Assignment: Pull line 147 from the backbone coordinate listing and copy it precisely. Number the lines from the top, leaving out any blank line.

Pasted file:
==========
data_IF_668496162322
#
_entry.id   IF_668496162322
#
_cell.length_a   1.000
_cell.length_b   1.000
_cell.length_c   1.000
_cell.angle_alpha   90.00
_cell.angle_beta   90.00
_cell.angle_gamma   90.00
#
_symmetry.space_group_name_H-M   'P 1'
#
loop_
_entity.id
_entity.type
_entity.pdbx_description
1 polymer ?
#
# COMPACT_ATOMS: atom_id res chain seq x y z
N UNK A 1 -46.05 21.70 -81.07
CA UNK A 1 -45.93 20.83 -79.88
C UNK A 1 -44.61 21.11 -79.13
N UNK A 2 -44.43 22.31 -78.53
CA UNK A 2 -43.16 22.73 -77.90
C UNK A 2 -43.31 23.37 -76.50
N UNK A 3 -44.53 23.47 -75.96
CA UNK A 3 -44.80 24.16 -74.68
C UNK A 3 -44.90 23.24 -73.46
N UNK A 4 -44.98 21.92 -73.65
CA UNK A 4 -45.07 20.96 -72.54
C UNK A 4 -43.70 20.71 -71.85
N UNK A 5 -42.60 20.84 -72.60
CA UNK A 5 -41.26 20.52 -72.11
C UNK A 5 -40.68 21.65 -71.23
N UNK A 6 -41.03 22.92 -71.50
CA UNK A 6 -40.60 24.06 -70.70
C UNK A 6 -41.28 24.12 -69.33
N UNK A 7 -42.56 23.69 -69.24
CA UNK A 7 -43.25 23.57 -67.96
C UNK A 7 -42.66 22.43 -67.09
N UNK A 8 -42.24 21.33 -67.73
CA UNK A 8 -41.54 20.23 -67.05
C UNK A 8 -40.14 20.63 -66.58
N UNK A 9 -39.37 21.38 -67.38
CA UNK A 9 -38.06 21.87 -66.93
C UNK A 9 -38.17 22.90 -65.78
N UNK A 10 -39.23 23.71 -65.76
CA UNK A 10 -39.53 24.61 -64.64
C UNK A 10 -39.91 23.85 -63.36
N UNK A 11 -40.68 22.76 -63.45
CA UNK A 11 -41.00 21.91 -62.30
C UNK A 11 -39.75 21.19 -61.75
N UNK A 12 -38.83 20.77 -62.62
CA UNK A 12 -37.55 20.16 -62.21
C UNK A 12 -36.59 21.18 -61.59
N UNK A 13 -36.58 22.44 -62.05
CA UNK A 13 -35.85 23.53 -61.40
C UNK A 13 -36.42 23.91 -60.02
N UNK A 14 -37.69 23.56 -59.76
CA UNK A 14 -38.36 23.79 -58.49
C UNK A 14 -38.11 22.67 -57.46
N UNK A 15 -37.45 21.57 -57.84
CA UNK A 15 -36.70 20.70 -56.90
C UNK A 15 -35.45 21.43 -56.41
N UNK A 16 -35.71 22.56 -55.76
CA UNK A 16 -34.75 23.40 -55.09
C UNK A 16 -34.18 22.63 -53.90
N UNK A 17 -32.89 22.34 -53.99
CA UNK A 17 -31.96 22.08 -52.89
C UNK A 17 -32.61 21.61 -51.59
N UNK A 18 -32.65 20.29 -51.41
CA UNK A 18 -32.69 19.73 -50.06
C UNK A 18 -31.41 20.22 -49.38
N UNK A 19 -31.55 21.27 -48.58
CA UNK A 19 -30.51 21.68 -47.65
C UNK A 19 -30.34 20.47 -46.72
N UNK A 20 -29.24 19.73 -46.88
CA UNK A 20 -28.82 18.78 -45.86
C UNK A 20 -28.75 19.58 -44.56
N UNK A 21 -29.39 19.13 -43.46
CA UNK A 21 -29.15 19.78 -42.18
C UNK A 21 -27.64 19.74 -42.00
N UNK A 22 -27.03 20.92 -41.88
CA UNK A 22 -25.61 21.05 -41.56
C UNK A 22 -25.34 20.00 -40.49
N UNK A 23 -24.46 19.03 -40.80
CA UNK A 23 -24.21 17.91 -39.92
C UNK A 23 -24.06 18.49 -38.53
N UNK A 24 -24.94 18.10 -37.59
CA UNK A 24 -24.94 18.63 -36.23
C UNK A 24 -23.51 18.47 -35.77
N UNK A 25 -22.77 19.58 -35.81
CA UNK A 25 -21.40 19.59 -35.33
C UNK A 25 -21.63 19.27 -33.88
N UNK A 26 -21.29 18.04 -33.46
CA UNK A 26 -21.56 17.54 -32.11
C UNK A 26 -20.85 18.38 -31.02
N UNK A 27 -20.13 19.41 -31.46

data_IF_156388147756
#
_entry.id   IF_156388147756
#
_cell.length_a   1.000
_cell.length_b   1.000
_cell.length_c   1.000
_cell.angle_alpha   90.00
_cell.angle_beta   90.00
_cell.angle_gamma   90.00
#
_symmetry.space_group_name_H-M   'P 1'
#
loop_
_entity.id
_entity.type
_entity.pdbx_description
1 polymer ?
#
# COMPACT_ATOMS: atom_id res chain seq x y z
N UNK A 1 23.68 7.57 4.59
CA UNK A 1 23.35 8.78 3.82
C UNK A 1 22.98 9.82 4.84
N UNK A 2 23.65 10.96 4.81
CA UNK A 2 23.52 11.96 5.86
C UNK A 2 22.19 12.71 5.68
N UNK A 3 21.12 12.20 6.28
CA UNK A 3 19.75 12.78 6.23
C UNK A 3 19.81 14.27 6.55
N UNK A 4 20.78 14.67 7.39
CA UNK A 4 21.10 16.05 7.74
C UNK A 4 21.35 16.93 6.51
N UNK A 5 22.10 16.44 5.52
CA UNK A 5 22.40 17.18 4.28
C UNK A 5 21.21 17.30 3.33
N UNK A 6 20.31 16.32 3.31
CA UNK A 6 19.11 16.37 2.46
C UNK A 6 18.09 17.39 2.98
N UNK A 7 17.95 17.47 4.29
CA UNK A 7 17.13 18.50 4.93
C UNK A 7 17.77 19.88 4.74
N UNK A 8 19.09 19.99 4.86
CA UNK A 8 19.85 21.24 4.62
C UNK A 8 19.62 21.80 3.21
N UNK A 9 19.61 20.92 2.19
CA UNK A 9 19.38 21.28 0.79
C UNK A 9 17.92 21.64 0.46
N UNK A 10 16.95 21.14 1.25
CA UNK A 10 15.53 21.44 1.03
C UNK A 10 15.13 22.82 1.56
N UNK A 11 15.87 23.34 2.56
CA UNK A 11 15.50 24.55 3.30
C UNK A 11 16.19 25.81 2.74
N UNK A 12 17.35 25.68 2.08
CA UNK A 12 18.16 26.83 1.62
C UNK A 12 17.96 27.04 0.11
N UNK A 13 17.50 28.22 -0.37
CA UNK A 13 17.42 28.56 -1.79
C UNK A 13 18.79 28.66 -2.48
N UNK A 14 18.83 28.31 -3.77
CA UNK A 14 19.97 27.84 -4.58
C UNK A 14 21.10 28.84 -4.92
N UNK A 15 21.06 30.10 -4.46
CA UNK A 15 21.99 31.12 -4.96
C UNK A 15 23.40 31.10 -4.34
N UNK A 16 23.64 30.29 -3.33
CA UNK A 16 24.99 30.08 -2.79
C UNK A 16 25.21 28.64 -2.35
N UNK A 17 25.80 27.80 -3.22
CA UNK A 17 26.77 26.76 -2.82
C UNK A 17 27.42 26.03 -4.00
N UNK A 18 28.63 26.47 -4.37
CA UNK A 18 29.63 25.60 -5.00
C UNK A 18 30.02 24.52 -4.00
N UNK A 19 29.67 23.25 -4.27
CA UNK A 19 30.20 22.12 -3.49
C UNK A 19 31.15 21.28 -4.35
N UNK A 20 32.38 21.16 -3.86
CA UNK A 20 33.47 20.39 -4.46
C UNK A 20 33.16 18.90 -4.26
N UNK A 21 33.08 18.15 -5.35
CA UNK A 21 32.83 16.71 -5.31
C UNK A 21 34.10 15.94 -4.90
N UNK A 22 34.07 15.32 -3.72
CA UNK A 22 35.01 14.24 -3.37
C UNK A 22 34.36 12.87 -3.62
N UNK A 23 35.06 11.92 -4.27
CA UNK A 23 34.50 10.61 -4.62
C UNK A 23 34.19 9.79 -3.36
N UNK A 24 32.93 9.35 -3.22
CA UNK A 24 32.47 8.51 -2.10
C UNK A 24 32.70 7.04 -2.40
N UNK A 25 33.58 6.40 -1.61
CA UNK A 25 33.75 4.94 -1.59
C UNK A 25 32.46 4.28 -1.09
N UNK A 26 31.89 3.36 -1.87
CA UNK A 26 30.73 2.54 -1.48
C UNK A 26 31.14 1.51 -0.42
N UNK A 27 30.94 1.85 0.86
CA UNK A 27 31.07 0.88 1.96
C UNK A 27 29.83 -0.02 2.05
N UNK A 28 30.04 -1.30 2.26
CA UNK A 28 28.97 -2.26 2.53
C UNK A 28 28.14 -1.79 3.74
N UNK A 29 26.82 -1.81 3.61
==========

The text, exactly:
N UNK A 10 16.95 21.14 1.25